Good news for pupils as Ap Lei Chau school set to remain open, for now
Some of the 150 students at a kindergarten in Ap Lei Chau will be able to continue their studies after management reaches deal with landlord
Parents and pupils at a kindergarten set to shut down in Ap Lei Chau have been offered a glimmer of hope after the school managed to strike a deal with its landlord to remain open for one more year.
In a letter to parents, the Good Health Anglo-Chinese Kindergarten (Ap Lei Chau) and Good Health International Pre-school (Ap Lei Chau) in South Horizons said it had reached consensus with Hutchison Estate Agents on Monday to extend the lease by a year to July 2018.
The school, which has around 150 pupils, explained that current K2 students could go on to K3 and nursery students set to join the school next school year could study for a year before transferring to other kindergartens.
But the current nursery and K1 students will have to find another kindergarten to continue their studies.
The news may be bittersweet however, as despite being offered places for next year, parents will now have to fork out 25 to 35 per cent more for tuition fees.
Currently, the school is considered a more affordable option in South Horizons, offering half-day classes at HK$45,738 a year, compared with between HK$71,920 and HK$104,000 for Victoria (South Horizons) International Kindergarten, Rightmind Kindergarten and The International Montessori School – three other schools within the development.
The school declined to respond, while Hutchison had not responded by the time of writing.
Earlier in the month, the school told parents to make plans for their children after a month of futile talks with the landlord, and their contract ending on July 31.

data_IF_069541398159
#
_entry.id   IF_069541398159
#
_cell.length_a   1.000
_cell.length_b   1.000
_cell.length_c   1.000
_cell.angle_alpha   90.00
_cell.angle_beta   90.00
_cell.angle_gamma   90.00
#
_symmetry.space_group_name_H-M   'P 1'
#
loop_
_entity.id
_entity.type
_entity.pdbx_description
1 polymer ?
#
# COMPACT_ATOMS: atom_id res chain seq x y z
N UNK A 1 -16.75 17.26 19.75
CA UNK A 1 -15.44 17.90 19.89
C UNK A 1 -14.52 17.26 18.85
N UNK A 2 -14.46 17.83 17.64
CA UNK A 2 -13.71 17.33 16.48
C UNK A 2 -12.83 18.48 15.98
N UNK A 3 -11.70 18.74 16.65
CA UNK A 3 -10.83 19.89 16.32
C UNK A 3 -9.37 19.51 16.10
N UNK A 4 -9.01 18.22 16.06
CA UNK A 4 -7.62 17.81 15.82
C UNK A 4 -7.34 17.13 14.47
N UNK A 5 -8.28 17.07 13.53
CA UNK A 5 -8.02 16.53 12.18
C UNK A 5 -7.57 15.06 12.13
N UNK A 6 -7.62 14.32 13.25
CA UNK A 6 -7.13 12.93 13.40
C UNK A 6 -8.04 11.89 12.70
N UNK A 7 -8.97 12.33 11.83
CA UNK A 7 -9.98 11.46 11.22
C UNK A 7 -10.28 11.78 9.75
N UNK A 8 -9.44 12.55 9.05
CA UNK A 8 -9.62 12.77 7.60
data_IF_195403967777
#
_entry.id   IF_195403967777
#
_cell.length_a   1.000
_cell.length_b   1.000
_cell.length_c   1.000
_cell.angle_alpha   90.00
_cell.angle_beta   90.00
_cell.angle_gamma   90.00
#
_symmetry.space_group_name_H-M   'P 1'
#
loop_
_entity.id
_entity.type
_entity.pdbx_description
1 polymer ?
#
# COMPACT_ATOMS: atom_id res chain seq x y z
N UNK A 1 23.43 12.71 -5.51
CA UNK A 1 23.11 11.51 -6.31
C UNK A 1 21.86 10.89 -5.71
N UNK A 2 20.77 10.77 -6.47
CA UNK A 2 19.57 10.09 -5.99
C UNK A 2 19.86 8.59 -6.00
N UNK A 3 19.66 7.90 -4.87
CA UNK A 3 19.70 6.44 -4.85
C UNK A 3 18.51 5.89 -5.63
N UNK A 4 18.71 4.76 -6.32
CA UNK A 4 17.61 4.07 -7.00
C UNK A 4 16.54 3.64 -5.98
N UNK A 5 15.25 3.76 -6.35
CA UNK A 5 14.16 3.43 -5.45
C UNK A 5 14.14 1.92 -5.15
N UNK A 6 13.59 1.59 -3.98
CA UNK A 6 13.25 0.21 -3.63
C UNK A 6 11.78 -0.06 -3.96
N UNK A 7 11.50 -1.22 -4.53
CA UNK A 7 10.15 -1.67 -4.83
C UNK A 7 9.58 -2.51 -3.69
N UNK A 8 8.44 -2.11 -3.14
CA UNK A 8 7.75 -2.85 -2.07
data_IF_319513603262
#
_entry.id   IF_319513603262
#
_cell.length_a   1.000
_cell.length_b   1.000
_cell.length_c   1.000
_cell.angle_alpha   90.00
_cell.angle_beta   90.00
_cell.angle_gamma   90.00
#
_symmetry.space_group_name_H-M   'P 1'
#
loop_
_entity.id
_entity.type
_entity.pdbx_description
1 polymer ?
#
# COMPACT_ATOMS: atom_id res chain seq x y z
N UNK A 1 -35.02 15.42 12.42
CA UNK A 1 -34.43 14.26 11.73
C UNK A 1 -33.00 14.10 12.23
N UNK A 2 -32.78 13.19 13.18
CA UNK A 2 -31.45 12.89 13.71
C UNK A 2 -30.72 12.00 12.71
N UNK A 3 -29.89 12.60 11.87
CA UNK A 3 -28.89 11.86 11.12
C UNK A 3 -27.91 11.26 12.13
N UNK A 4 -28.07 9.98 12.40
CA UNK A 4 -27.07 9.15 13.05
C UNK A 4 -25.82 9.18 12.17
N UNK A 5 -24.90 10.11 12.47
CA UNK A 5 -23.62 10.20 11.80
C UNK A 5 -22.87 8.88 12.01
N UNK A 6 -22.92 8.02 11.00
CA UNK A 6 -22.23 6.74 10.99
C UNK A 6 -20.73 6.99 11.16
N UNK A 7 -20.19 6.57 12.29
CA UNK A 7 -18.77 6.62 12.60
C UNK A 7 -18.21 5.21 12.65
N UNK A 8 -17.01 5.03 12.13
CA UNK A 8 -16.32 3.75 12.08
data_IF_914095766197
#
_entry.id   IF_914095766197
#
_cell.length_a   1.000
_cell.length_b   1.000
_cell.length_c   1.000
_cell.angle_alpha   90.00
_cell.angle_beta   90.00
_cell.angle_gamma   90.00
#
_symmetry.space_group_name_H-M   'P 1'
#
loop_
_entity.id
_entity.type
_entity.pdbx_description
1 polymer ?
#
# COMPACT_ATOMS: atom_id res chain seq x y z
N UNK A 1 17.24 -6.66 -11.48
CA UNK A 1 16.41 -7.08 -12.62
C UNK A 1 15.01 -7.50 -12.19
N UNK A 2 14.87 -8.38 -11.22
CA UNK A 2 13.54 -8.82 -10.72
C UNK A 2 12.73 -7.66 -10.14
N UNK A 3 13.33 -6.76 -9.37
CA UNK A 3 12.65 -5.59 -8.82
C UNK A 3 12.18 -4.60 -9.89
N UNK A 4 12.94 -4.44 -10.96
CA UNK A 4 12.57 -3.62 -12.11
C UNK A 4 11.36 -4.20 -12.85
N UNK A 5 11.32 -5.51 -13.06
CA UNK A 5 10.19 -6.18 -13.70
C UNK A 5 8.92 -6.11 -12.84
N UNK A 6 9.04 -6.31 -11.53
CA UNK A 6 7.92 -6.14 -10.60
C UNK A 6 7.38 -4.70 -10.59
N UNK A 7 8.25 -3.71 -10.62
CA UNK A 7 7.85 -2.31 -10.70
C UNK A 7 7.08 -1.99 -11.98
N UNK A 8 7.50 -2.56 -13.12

Simon Lee, a parent of a K2 pupil, said he was glad that the school could continue its operation and would have his child stay on despite the increase in school fees.
“The school has a good reputation in terms of its quality and teachers,” he said.
Lee added he would rather pay the fee hike rather than settling for a second choice school for his child.
Lawmaker Hui Chi-fung said that according to his understanding, most of the parents of K1 and nursery students have found new kindergartens for their children, but most of them lamented the new schools being not as close to their homes or not having as good a reputation as Good Health.
Separately, an Education Bureau spokesman has said the bureau received 143 applications to increase fees from kindergartens that are not participating in the Free Quality Kindergarten Education Scheme.
He also said that as of March 22, about 660 of the 746 kindergartens participating in the scheme had submitted their proposed fees for the 2017/18 school year.
The spokesman said the bureau anticipates that more than 80 per cent of the kindergartens providing half day courses will provide free services in the 2017/18 school year, while about 50 per cent of those offering full day courses will have school fees of HK$1,000 or less a month.
At least three of about 20 kindergartens that were singled out by the bureau for “relatively high” initial estimated fees told the Post they had reduced fees. This came despite two of them saying they were making a loss in the last few years, due to high rent and more expenditure on salaries for teachers.